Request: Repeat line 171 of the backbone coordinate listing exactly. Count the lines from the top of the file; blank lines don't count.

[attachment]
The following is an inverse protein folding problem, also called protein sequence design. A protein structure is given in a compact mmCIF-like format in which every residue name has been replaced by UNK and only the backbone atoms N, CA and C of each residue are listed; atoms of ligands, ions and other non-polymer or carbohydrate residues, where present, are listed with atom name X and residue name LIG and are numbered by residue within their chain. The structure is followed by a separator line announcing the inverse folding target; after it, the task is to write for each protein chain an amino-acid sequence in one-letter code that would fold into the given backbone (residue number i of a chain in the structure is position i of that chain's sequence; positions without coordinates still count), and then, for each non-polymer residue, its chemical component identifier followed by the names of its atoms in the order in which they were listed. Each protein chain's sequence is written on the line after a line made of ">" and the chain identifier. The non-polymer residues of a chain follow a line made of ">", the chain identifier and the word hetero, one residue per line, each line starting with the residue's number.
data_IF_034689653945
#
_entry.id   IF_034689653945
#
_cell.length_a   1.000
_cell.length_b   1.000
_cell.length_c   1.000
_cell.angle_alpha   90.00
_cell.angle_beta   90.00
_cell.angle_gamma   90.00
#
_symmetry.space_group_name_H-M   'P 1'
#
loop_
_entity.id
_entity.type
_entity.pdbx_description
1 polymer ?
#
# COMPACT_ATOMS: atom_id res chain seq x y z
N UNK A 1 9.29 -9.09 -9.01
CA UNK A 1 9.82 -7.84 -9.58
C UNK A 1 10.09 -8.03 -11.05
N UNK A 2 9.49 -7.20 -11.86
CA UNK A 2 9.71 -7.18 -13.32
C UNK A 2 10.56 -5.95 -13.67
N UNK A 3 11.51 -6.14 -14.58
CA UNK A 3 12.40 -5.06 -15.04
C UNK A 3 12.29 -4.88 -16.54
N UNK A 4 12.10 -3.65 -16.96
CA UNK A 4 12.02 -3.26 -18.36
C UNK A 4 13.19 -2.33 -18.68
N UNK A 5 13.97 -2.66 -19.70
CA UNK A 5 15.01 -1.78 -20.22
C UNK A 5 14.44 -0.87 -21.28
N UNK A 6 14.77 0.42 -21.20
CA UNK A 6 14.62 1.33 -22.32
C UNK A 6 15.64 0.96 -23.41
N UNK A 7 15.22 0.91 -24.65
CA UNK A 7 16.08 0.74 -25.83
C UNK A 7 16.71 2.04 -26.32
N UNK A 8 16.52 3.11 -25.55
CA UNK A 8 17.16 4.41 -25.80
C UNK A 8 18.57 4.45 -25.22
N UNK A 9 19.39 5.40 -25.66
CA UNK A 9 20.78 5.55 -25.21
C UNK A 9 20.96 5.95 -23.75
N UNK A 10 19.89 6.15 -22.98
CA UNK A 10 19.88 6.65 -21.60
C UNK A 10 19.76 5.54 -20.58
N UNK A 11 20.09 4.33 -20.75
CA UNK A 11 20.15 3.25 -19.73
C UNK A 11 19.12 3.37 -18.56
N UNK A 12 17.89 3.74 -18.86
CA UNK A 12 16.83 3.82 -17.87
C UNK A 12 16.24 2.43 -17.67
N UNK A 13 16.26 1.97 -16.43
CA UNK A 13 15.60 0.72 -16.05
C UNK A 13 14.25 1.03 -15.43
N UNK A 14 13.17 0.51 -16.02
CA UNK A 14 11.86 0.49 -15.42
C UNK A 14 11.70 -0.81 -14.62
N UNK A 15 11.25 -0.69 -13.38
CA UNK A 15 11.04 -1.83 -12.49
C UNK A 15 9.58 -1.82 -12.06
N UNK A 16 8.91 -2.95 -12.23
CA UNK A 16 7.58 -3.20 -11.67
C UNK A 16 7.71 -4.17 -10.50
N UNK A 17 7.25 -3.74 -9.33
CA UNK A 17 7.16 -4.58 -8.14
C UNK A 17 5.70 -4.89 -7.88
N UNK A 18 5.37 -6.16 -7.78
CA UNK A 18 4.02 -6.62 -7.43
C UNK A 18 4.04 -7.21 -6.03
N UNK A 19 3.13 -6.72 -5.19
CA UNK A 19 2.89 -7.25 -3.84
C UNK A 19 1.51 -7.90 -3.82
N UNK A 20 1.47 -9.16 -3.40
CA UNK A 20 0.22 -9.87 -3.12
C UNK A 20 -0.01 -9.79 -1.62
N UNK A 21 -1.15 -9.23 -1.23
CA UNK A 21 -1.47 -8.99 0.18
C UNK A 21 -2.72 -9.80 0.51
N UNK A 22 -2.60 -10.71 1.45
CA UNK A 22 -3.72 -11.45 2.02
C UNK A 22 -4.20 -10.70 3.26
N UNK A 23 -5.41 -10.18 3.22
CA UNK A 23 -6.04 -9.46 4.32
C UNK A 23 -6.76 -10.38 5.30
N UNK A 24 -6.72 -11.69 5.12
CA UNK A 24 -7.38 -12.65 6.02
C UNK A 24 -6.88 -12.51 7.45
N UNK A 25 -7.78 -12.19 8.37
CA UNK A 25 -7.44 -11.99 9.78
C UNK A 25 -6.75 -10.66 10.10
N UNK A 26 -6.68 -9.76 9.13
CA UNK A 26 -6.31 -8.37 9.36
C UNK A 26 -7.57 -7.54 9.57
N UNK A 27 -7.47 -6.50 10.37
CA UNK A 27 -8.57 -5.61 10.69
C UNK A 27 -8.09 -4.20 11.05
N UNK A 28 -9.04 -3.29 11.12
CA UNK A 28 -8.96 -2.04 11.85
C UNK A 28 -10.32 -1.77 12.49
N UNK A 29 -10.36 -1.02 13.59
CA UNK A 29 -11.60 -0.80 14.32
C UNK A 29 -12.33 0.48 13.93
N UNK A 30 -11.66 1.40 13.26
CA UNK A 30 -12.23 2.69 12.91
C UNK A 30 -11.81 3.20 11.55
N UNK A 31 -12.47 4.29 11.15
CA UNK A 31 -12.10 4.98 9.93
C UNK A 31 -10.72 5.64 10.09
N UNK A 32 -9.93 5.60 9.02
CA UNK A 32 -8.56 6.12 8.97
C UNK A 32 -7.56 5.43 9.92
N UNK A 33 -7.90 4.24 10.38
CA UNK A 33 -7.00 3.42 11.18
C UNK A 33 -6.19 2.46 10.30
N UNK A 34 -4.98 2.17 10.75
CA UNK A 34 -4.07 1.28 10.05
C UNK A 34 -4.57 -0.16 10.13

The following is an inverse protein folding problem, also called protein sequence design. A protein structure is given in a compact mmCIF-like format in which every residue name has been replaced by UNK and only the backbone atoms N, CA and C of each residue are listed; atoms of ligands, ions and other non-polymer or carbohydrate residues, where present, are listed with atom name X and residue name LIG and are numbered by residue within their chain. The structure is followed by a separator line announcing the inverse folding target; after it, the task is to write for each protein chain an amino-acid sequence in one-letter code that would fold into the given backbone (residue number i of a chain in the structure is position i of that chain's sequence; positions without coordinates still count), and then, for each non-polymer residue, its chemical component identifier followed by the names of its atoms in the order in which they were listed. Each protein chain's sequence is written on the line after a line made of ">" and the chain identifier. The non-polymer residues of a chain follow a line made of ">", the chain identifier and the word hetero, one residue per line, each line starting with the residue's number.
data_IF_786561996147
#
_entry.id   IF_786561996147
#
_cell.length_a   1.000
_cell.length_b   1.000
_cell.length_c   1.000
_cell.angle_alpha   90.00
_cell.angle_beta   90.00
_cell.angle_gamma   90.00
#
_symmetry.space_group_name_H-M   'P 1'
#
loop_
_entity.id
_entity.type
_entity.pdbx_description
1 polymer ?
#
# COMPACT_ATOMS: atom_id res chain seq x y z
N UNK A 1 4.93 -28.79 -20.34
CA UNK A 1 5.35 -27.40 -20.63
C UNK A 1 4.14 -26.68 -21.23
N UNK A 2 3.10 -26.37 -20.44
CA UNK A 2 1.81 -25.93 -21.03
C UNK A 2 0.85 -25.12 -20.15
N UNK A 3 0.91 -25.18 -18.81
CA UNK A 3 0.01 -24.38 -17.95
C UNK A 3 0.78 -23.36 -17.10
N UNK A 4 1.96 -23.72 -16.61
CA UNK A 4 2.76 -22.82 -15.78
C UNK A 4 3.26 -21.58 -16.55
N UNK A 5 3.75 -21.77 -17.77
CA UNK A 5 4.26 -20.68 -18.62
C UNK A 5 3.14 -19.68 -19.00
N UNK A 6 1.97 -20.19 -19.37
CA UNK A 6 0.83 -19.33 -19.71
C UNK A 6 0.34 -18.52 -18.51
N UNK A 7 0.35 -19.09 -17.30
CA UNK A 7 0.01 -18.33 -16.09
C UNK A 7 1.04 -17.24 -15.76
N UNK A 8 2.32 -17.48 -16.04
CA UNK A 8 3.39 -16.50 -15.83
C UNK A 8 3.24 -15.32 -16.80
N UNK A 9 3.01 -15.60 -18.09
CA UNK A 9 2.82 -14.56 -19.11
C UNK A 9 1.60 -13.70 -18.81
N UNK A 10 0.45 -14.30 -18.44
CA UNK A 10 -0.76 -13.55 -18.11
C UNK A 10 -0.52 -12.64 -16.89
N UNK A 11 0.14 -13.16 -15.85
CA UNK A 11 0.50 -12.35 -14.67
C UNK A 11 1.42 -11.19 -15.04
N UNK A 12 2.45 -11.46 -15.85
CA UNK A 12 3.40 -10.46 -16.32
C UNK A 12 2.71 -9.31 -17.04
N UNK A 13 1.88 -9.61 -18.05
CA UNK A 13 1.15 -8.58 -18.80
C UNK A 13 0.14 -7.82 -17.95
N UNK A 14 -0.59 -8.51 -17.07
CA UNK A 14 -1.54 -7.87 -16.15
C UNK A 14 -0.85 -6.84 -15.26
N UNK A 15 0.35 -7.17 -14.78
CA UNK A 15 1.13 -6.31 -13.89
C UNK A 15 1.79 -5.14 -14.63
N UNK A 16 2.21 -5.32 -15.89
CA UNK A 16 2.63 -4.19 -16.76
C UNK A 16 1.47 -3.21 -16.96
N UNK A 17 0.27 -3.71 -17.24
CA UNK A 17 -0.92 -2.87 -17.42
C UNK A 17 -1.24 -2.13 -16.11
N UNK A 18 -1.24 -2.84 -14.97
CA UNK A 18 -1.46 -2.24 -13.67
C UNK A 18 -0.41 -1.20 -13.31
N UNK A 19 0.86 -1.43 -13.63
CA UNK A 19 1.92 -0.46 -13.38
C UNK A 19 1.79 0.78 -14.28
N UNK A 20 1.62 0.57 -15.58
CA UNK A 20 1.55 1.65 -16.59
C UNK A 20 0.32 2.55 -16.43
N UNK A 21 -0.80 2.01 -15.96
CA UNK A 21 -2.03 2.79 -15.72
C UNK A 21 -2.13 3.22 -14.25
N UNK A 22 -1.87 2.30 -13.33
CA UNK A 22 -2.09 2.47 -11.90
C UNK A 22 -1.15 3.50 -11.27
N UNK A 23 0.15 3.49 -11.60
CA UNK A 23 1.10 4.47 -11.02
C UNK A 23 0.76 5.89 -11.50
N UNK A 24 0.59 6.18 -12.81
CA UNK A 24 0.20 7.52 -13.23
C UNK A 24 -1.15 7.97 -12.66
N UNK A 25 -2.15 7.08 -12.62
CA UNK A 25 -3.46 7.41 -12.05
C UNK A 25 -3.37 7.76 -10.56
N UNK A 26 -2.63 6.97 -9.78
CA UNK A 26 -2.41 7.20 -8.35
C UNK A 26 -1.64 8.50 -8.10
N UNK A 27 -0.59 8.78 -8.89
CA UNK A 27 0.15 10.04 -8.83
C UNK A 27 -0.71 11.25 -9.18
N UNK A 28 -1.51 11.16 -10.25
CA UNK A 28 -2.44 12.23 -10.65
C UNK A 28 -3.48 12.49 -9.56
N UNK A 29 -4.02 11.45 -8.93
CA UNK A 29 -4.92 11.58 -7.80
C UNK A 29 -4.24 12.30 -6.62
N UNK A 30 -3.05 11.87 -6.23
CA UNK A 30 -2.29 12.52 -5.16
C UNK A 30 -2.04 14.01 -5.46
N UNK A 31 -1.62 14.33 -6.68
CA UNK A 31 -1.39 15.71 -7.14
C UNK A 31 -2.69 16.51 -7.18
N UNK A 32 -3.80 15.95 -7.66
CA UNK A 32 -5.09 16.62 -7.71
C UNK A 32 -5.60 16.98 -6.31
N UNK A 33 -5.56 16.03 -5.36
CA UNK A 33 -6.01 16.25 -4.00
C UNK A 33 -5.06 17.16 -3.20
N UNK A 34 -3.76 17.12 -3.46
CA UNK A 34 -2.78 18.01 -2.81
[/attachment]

C UNK A 9 1.60 -13.70 -18.81